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Desperate Cairo turns to China

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WASHINGTON – Egypt’s economic desperation is forcing Cairo to turn to China, which itself is seeking a bigger presence in the Middle East and will be all too happy to help, especially if Western financial assistance is slow in coming, according to report in Joseph Farah’s G2 Bulletin.

Egypt has been waiting for sorely needed loans of $1.6 billion from the United States and $4.8 billion from the International Monetary Fund, which needs U.S. approval.

However, such help for Egypt’s chronically ill economy hasn’t been forthcoming, due largely to politics stemming from U.S. objections, particularly from the U.S. Congress, on the political direction of the Muslim Brotherhood of which Egyptian President Mohamed Morsi is a member.

Analysts say, however, that it isn’t China alone on which Morsi will focus. There also is India, a fellow member in the Non-Aligned Movement of countries. India is Egypt’s second largest destination for its exports.

These analysts suggest that Morsi is thinking about joining the BRICS group of countries with India’s backing. The BRICS countries are Brazil, Russia, India, China and South Africa.

The combined population of the BRICS countries greatly exceeds that of the West and opens up major economic opportunities for Cairo. At the same time, these countries see Egypt as an avenue for them to extend their influence in the Middle East.

Egypt also is looking to Japan and used the third annual Japan-Arab Economic Forum held last December to seek more Japanese investment in the Egyptian economy.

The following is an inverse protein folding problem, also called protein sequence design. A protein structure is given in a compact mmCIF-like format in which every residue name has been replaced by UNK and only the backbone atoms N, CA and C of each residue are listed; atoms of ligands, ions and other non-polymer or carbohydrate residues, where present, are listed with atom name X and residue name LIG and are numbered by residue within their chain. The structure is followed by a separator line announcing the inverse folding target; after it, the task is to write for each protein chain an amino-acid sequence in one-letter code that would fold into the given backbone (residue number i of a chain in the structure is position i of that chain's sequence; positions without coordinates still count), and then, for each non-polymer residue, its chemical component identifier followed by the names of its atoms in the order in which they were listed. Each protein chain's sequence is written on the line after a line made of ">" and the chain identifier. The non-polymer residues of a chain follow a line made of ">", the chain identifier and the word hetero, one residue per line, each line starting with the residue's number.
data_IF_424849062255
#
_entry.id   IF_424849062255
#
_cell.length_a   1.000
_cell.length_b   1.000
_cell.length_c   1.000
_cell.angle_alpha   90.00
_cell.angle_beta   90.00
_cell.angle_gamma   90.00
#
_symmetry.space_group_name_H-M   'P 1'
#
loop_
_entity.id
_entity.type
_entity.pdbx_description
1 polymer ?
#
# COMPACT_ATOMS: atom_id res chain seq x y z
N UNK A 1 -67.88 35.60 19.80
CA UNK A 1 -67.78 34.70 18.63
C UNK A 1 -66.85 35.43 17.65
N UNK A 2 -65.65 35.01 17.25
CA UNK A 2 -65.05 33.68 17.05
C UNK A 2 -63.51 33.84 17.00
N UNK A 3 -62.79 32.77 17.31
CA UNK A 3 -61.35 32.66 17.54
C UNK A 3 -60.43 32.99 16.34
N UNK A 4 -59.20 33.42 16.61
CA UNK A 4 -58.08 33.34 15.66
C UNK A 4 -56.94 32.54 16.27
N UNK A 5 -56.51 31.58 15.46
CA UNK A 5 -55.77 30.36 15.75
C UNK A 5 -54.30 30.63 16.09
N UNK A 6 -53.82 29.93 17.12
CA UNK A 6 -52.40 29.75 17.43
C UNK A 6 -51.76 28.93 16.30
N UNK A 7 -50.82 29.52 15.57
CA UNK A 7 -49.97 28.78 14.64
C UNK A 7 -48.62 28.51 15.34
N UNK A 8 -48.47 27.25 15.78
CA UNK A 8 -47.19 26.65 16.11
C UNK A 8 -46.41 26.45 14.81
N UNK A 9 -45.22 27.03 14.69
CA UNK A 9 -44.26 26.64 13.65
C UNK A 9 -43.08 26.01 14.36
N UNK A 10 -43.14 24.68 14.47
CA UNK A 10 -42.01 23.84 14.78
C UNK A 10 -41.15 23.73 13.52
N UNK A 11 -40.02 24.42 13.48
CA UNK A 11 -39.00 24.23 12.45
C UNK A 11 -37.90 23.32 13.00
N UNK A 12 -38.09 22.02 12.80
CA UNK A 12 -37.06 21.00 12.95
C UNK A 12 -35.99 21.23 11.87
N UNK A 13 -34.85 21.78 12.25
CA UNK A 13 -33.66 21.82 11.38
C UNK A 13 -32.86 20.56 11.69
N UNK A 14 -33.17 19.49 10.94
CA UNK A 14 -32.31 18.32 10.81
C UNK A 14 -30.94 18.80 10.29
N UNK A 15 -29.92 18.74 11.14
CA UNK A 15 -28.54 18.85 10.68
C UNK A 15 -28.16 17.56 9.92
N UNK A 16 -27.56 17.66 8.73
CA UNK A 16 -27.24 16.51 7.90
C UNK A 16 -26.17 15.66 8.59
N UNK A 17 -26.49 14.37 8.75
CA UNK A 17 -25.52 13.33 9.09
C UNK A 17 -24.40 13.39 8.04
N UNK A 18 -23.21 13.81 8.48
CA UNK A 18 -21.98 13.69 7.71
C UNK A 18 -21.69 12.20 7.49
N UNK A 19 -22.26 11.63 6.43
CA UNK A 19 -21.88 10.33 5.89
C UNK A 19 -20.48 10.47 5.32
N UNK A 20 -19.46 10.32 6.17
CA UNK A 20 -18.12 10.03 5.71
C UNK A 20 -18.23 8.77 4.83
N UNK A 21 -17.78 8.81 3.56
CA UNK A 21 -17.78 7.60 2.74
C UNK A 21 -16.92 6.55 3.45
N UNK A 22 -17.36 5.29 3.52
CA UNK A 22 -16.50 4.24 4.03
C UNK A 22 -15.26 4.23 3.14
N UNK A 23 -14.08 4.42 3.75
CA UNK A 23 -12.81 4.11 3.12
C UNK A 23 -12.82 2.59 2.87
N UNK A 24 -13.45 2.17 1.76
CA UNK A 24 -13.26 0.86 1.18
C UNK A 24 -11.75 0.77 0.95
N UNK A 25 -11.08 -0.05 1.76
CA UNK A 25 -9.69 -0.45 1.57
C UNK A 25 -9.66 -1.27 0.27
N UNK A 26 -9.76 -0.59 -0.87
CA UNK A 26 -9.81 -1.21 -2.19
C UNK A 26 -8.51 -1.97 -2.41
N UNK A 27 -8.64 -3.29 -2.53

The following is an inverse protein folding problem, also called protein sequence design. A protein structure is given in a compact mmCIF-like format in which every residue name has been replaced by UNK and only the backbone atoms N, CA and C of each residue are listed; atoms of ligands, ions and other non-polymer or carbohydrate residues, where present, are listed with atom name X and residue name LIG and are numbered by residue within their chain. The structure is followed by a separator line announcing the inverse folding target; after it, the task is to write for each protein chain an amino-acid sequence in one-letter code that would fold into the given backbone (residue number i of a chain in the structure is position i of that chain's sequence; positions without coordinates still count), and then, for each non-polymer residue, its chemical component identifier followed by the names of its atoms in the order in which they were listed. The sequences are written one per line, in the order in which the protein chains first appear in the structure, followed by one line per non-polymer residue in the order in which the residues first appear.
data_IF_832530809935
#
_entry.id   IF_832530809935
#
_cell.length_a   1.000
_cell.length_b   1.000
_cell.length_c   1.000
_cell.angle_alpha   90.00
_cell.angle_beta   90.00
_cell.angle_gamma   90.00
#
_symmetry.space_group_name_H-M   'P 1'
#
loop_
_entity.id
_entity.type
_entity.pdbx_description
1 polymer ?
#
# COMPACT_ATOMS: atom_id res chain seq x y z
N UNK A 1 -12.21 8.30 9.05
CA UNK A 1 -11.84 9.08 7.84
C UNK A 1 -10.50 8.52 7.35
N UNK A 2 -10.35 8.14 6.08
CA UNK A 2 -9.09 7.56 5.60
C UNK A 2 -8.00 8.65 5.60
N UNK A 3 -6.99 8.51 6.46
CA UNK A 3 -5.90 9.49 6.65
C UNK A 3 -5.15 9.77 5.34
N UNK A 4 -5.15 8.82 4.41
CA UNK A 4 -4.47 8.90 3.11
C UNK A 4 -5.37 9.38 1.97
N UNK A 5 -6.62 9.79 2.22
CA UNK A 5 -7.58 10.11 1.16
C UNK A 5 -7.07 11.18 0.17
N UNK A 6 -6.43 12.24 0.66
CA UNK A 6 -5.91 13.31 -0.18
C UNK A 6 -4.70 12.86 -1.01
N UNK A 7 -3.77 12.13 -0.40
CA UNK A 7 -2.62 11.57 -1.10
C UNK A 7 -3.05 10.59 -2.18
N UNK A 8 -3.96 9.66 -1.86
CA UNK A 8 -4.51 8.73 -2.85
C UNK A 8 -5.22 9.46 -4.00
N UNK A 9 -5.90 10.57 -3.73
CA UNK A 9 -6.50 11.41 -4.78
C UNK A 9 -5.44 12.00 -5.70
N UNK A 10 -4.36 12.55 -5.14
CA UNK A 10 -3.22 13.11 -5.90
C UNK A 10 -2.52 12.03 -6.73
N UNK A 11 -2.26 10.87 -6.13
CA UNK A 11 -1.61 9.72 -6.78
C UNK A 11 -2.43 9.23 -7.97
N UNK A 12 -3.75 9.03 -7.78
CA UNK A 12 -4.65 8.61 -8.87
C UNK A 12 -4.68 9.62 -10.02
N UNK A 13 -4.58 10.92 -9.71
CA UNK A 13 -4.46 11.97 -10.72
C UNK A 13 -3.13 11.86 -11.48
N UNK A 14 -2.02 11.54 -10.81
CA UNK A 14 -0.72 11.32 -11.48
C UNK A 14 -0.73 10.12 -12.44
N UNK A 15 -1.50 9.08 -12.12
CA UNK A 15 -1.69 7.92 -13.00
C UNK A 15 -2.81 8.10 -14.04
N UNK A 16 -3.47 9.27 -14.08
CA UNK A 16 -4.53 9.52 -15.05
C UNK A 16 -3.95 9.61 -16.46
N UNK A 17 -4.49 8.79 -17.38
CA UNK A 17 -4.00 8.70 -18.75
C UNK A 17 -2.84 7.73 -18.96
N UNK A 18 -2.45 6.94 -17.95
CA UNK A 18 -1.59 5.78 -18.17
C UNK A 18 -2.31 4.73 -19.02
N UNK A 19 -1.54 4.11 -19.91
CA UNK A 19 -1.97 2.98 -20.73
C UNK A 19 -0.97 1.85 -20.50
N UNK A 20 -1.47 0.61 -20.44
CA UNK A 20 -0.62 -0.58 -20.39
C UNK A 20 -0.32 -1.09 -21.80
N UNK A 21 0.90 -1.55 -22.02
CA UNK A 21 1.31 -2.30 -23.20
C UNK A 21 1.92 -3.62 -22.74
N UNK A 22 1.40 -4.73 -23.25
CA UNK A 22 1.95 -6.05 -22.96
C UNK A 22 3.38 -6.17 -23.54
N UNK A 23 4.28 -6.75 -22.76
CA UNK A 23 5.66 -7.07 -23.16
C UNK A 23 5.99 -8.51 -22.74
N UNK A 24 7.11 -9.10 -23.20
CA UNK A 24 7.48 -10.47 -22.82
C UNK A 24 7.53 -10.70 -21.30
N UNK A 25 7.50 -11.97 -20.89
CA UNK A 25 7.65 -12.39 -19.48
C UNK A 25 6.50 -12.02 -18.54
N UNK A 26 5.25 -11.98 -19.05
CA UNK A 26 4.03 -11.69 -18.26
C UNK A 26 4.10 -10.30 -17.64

Similarly, Egypt and South Korea recently have worked out economic agreements, with Samsung, for example, deciding to set up a factory in Egypt, which would be the company’s first factory in the Middle East.

Morsi also wants to set up free trade agreements with Indonesia, Malaysia, Thailand, the Philippines and Vietnam as a way to handle Egypt’s economic woes.

Analysts say that Morsi’s turn to Asia may be a welcome relief to the general Egyptian population, which wasn’t thrilled with Egypt’s foreign policy initiatives under deposed President Hosni Mubarak, especially the strategic alliance he had with the U.S. and Israel.

In their minds, the Egyptian people see their deteriorating economic situation amplified by a decline of Egyptian influence in international affairs – when Egypt once was at the center of the entire Arab world.

In attempting to chart a new course, Egypt not only is looking eastward but recently has made diplomatic overtures to Iran and to the Iranian-backed Hezbollah, as WND/G2Bulletin previously has reported. Both were regarded as adversaries during the Mubarak period.

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